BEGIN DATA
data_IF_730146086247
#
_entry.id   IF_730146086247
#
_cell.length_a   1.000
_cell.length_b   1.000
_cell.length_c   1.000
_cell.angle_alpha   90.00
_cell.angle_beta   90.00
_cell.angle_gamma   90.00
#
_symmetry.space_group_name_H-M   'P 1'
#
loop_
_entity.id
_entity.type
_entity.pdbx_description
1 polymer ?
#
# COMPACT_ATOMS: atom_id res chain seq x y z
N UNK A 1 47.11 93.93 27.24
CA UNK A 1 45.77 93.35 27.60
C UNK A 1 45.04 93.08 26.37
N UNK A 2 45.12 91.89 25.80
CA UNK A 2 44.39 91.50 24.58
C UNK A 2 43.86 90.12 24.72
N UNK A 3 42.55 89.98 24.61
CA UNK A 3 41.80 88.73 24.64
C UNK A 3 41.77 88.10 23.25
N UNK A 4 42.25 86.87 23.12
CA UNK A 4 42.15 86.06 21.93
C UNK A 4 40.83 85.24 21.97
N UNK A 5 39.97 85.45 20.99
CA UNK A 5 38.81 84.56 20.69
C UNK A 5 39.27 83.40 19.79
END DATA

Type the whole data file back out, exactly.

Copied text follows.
data_IF_730146086247
#
_entry.id   IF_730146086247
#
_cell.length_a   1.000
_cell.length_b   1.000
_cell.length_c   1.000
_cell.angle_alpha   90.00
_cell.angle_beta   90.00
_cell.angle_gamma   90.00
#
_symmetry.space_group_name_H-M   'P 1'
#
loop_
_entity.id
_entity.type
_entity.pdbx_description
1 polymer ?
#
# COMPACT_ATOMS: atom_id res chain seq x y z
N UNK A 1 47.11 93.93 27.24
CA UNK A 1 45.77 93.35 27.60
C UNK A 1 45.04 93.08 26.37
N UNK A 2 45.12 91.89 25.80
CA UNK A 2 44.39 91.50 24.58
C UNK A 2 43.86 90.12 24.72
N UNK A 3 42.55 89.98 24.61
CA UNK A 3 41.80 88.73 24.64
C UNK A 3 41.77 88.10 23.25
N UNK A 4 42.25 86.87 23.12
CA UNK A 4 42.15 86.06 21.93
C UNK A 4 40.83 85.24 21.97
N UNK A 5 39.97 85.45 20.99
CA UNK A 5 38.81 84.56 20.69
C UNK A 5 39.27 83.40 19.79